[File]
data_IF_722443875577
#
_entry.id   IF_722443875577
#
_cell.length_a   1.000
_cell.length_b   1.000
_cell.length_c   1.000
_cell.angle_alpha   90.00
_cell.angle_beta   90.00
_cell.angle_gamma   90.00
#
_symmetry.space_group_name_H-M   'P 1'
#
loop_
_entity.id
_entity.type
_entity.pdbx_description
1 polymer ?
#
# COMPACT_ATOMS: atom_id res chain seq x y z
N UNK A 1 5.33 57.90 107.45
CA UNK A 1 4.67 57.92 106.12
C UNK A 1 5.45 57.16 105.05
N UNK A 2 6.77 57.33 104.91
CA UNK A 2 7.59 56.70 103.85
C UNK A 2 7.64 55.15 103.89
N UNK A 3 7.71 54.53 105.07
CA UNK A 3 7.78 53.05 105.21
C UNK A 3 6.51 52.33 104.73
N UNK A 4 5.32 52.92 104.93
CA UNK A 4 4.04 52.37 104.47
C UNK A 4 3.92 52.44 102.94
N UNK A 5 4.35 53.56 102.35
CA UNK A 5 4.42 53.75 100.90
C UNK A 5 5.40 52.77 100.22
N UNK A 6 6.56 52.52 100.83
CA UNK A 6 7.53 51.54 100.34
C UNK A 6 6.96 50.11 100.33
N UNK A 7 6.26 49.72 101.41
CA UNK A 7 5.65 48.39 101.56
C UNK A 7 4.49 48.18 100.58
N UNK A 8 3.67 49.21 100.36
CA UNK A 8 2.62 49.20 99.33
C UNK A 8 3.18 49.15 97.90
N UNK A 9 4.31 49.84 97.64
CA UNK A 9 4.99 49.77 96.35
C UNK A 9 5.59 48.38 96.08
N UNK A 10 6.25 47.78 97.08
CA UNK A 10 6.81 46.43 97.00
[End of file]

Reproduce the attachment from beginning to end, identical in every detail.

data_IF_722443875577
#
_entry.id   IF_722443875577
#
_cell.length_a   1.000
_cell.length_b   1.000
_cell.length_c   1.000
_cell.angle_alpha   90.00
_cell.angle_beta   90.00
_cell.angle_gamma   90.00
#
_symmetry.space_group_name_H-M   'P 1'
#
loop_
_entity.id
_entity.type
_entity.pdbx_description
1 polymer ?
#
# COMPACT_ATOMS: atom_id res chain seq x y z
N UNK A 1 5.33 57.90 107.45
CA UNK A 1 4.67 57.92 106.12
C UNK A 1 5.45 57.16 105.05
N UNK A 2 6.77 57.33 104.91
CA UNK A 2 7.59 56.70 103.85
C UNK A 2 7.64 55.15 103.89
N UNK A 3 7.71 54.53 105.07
CA UNK A 3 7.78 53.05 105.21
C UNK A 3 6.51 52.33 104.73
N UNK A 4 5.32 52.92 104.93
CA UNK A 4 4.04 52.37 104.47
C UNK A 4 3.92 52.44 102.94
N UNK A 5 4.35 53.56 102.35
CA UNK A 5 4.42 53.75 100.90
C UNK A 5 5.40 52.77 100.22
N UNK A 6 6.56 52.52 100.83
CA UNK A 6 7.53 51.54 100.34
C UNK A 6 6.96 50.11 100.33
N UNK A 7 6.26 49.72 101.41
CA UNK A 7 5.65 48.39 101.56
C UNK A 7 4.49 48.18 100.58
N UNK A 8 3.67 49.21 100.36
CA UNK A 8 2.62 49.20 99.33
C UNK A 8 3.18 49.15 97.90
N UNK A 9 4.31 49.84 97.64
CA UNK A 9 4.99 49.77 96.35
C UNK A 9 5.59 48.38 96.08
N UNK A 10 6.25 47.78 97.08
CA UNK A 10 6.81 46.43 97.00